In 2017, pharmacy-integrated technologies will start empowering patients with information and top-tier user experience, while bringing pharmacies tangible benefits. It is typical for pharmacies to have adopted some type of medicine app or gadget. However, historically those standalone technology solutions have not proved successful owing either to a lack of incentive for patients to adopt the technology or for the pharmacists to promote it. After all, amid the industry-wide budget cuts and the tightening regulation on repeat prescriptions, pharmacy owners have to seek a challenging balance between efficacies and return on investment of patient-centred solutions.

Importantly, patient-centred care solutions will place trust in patients to take ownership of their conditions once health professionals have provided appropriate assistance. Patients are empowered by providing essential and professional information, rather than limited with impersonalised rules and guidelines. In turn, this cultivates good patient habits by initiating the right level of engagement, rather than applying strict monitoring. Take medical adherence as an example: more than 50% of the UK population is currently taking a prescription, yet only 16% of patients who are on a new medicine take it as prescribed, experience no problems and receive as much information as needed. The rest are either in need of more information about their medication regimen, or require appropriate intervention to get back on track.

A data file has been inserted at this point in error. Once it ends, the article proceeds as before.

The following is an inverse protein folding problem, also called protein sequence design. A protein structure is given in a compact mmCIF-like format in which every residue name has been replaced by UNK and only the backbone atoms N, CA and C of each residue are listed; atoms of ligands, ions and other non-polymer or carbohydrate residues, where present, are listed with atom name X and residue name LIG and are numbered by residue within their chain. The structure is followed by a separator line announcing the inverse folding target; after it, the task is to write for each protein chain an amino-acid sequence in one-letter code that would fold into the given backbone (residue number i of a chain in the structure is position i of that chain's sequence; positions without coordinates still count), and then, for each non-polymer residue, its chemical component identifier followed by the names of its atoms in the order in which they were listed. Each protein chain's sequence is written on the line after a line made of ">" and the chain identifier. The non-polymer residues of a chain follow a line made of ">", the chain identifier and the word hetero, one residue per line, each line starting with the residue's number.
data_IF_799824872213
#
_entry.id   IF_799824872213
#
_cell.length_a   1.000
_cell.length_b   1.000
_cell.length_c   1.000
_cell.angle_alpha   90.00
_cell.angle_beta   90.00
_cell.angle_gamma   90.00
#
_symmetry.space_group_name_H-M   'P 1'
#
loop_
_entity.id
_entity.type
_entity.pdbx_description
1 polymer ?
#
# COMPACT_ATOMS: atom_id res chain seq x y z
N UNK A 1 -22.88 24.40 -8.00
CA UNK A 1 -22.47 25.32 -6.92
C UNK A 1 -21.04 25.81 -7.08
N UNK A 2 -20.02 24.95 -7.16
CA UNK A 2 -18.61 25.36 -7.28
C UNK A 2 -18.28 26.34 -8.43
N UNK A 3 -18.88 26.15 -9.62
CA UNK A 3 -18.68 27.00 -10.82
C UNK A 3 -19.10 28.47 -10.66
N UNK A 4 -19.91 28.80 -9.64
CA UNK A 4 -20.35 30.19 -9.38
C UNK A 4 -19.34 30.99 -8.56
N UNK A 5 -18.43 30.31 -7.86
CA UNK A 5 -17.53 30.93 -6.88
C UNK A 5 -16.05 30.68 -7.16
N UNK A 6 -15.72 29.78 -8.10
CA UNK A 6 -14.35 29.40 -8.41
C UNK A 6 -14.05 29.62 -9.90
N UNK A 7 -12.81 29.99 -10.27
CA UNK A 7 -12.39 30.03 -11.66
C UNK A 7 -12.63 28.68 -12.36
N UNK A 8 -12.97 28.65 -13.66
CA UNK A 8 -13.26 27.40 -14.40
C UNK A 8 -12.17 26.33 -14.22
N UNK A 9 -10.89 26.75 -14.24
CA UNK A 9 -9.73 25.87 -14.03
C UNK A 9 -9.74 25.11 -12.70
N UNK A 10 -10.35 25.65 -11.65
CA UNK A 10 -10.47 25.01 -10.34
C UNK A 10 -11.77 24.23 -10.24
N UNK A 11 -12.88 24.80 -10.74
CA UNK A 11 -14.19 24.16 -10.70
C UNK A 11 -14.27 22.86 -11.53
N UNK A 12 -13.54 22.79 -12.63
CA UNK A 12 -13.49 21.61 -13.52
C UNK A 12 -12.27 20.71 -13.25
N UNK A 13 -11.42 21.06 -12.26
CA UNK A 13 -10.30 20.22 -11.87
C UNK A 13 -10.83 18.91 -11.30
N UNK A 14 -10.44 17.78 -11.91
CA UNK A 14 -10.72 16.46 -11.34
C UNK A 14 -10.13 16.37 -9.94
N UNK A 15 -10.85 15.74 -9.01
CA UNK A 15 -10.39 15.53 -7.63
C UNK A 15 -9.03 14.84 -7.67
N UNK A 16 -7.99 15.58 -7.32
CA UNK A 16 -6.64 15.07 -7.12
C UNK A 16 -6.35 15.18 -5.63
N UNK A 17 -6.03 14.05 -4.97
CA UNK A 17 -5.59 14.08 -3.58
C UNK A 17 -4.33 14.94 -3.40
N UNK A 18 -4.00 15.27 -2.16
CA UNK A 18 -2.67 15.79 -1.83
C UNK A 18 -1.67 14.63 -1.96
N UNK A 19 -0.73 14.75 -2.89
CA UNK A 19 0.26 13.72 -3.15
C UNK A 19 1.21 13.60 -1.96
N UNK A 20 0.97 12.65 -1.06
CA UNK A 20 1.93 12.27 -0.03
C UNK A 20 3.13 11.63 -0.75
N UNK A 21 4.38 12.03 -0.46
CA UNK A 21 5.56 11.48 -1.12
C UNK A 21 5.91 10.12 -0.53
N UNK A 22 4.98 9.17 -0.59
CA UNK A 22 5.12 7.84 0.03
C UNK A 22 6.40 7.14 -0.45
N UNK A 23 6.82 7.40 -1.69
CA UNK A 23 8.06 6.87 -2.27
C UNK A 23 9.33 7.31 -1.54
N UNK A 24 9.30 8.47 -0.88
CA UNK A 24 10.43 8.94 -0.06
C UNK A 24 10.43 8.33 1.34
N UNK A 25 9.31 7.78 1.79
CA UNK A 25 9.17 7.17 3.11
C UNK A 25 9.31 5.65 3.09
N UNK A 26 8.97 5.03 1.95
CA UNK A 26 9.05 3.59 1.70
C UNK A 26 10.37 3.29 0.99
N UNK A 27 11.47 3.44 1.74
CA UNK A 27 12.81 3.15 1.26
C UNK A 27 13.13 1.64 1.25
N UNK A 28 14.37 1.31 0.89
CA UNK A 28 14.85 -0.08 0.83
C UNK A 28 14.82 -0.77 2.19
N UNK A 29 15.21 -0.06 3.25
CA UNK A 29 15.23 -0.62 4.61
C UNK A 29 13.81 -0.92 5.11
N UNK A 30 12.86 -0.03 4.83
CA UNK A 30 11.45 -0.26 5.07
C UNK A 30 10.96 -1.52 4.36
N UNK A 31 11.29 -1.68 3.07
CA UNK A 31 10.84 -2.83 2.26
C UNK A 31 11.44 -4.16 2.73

Operational and financial challenges lie ahead, but 2017 could see the advance of patient-centred technologies and the rise of community pharmacy as the digital personal healthcare hub.

The next big thing?

20 January, 2017 - The Pharmacy Magazine

Patient-centred technologies are likely to emerge as the next big trend for pharmacy in 2017, say Martin Hao and Quintus Liu of personal health technology firm Healthera